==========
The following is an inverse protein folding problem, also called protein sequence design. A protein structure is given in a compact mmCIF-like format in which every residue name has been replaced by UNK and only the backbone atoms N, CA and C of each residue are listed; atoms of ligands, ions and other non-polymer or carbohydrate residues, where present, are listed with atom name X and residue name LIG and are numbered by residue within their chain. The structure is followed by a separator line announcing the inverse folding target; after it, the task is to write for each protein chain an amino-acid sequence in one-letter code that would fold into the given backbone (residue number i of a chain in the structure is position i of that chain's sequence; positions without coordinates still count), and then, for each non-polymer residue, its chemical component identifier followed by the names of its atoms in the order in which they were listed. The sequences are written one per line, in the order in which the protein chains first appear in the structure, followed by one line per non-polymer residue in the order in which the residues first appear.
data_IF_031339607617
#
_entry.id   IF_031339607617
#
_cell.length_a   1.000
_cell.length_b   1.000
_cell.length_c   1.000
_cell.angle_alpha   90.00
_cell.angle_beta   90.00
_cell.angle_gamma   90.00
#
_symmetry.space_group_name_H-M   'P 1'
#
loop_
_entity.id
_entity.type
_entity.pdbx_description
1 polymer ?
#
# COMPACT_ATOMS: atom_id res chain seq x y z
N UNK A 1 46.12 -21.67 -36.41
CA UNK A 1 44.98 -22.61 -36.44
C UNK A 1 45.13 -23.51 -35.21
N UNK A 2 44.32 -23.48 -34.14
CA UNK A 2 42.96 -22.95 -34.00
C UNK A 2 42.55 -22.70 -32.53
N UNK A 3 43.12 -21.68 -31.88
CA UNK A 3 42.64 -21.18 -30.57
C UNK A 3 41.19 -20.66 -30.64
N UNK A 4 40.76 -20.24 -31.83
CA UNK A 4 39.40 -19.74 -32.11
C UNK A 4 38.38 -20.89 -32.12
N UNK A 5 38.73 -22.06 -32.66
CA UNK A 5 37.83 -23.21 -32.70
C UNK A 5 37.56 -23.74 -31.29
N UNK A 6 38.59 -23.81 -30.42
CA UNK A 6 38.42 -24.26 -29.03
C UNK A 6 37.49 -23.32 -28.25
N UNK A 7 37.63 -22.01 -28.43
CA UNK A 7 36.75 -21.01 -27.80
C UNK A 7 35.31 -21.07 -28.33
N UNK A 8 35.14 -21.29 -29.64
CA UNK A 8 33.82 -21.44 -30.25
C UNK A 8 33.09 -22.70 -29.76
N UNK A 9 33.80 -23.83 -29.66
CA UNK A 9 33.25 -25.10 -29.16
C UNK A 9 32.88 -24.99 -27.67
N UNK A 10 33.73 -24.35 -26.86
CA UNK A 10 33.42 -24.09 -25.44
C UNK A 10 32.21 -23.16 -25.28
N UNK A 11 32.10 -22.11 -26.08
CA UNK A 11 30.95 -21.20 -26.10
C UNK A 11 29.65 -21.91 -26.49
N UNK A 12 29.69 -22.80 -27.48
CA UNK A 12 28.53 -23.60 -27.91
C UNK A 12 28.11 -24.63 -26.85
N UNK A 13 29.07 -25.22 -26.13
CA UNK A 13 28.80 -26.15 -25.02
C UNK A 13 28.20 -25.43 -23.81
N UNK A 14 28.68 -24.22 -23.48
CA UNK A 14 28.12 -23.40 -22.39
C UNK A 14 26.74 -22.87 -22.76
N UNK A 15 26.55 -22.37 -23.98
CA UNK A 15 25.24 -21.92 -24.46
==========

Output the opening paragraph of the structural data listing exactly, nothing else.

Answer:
The following is an inverse protein folding problem, also called protein sequence design. A protein structure is given in a compact mmCIF-like format in which every residue name has been replaced by UNK and only the backbone atoms N, CA and C of each residue are listed; atoms of ligands, ions and other non-polymer or carbohydrate residues, where present, are listed with atom name X and residue name LIG and are numbered by residue within their chain. The structure is followed by a separator line announcing the inverse folding target; after it, the task is to write for each protein chain an amino-acid sequence in one-letter code that would fold into the given backbone (residue number i of a chain in the structure is position i of that chain's sequence; positions without coordinates still count), and then, for each non-polymer residue, its chemical component identifier followed by the names of its atoms in the order in which they were listed. The sequences are written one per line, in the order in which the protein chains first appear in the structure, followed by one line per non-polymer residue in the order in which the residues first appear.